Effective urban biodiversity conservation requires that planners facilitate public acceptance towards biodiversity and its associated habitats within urban areas. This research quantifies the biodiversity conservation potential of landscapes of varying human interference in Singapore and functions under a backdrop that the general public has an aesthetically-driven preference for manicured landscapes. Biodiversity counts for conservation-targeted species from six biodiversity categories species [seed plants, ferns and fern allies, mammals, reptiles, birds and insects (excluding Lepidoptera)] across four landscape types show that naturalistic landscapes (primary and secondary vegetation) harbored at least eight times the number of conservation-target species than manicured landscapes and urban areas. To conserve a maximum number of threatened species while keeping in line with aesthetic landscape preferences, this research offers specific suggestions at modifying existing manicured landscapes to provide better habitats for conservation-target species which have shown recent adaptations to manicured landscapes and urban areas. The percentage of these species makes up as much as 50.39% of seed plants to a lowest of 17.86% of mammals. Taking these small initial steps in urban biodiversity conservation would not only serve to enhance public experience with native nature in urban areas but improve conservation potential of these areas in tangible and feasible means.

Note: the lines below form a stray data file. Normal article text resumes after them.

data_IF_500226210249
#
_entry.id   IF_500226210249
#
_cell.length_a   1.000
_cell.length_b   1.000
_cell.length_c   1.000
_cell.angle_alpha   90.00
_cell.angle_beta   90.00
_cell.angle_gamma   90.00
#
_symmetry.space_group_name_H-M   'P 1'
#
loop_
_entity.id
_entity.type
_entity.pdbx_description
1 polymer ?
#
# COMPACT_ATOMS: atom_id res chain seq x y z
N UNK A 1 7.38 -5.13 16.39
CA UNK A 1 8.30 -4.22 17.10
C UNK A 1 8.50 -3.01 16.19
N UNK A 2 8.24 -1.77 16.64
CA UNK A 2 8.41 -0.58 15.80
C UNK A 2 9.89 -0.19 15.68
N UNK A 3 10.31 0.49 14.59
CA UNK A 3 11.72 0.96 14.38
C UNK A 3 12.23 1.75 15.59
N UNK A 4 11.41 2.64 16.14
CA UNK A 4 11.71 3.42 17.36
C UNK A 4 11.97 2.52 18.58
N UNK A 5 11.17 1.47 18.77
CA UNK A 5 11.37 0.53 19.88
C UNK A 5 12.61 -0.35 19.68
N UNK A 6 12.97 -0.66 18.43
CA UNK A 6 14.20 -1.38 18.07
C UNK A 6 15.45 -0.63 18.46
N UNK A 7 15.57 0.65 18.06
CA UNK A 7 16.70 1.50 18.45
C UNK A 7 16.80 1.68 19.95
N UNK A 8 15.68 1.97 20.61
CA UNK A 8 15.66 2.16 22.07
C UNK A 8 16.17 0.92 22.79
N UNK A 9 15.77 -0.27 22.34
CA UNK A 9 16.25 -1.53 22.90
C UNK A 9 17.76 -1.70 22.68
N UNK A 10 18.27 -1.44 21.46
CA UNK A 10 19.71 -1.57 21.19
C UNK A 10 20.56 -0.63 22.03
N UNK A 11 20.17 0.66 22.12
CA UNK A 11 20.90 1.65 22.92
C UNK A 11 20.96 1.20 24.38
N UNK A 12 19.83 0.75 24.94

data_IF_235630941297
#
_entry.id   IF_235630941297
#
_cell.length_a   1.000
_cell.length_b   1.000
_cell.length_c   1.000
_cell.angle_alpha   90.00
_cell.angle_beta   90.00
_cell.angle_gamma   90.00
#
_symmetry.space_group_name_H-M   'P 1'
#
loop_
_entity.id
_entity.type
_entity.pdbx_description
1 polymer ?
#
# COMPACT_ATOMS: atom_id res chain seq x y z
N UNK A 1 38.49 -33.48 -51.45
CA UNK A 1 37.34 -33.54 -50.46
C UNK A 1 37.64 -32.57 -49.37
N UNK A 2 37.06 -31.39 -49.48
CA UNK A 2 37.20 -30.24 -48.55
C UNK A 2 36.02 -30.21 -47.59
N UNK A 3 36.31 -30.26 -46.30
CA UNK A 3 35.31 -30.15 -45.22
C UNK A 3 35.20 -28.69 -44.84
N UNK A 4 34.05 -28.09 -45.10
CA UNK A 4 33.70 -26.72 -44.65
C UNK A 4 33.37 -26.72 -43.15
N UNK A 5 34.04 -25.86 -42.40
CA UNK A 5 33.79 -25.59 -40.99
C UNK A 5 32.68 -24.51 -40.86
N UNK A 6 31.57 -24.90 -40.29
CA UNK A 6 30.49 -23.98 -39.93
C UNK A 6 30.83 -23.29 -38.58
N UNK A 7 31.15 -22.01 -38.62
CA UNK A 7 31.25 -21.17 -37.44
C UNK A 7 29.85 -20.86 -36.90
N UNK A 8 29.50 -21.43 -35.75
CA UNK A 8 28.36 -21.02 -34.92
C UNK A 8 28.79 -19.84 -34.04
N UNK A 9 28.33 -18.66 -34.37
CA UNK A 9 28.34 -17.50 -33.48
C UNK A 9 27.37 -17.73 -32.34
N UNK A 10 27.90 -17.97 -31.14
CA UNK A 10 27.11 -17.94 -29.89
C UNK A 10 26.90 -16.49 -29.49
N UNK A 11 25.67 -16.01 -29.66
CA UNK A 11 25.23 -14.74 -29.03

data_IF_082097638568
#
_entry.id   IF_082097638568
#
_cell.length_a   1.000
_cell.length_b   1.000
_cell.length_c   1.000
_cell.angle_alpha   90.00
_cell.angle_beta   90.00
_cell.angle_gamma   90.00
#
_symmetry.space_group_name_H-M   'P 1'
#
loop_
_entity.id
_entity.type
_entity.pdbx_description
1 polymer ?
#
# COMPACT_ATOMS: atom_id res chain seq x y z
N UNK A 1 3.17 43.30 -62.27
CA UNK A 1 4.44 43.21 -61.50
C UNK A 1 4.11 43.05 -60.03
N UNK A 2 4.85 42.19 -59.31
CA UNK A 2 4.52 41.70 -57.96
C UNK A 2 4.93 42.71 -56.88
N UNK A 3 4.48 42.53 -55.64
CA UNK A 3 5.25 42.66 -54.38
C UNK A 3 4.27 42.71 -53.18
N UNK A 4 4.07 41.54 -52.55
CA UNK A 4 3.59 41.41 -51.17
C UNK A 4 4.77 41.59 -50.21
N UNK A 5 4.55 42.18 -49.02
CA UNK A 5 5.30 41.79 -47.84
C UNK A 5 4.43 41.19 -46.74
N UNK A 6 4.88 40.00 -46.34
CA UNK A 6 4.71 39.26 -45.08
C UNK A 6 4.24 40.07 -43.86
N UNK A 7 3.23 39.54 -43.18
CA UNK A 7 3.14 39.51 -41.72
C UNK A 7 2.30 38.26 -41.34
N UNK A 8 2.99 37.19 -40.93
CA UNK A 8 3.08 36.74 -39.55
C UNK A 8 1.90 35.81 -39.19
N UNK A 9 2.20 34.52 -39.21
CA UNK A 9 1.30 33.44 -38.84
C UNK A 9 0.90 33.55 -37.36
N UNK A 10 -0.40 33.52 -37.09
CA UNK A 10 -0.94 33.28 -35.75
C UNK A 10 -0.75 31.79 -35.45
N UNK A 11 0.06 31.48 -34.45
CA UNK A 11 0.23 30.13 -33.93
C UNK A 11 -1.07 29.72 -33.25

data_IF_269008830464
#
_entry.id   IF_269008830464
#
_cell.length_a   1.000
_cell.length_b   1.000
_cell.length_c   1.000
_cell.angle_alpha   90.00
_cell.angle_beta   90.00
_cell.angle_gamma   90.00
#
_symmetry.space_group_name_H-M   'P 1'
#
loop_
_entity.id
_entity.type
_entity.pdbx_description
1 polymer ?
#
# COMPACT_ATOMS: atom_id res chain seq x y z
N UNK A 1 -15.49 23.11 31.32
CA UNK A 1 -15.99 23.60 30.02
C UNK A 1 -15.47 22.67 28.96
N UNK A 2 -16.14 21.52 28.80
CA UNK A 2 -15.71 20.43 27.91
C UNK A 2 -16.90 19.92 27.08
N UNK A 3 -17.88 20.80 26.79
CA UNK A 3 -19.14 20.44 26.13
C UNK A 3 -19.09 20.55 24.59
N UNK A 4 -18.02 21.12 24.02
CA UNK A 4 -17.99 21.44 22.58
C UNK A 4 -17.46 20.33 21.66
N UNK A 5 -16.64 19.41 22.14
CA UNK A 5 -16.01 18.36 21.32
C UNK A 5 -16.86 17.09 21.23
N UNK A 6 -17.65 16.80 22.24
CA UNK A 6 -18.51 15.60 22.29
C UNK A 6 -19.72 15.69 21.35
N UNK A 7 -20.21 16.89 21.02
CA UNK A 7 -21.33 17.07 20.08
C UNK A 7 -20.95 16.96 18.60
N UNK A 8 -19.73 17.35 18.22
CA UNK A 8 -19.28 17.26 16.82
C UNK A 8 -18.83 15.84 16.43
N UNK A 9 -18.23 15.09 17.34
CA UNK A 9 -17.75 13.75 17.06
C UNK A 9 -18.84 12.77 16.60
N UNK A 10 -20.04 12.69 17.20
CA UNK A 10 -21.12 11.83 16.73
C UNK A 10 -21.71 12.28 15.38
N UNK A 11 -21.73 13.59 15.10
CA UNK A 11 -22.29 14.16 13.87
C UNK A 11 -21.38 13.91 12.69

Khew, Yu Ting Joanne and Yokohari, Makoto
"Recommendations for Urban Biodiversity Conservation in the Context of Landscape Preference in Singapore,"
Cities and the Environment (CATE):
1, Article 4.
Available at: http://digitalcommons.lmu.edu/cate/vol10/iss1/4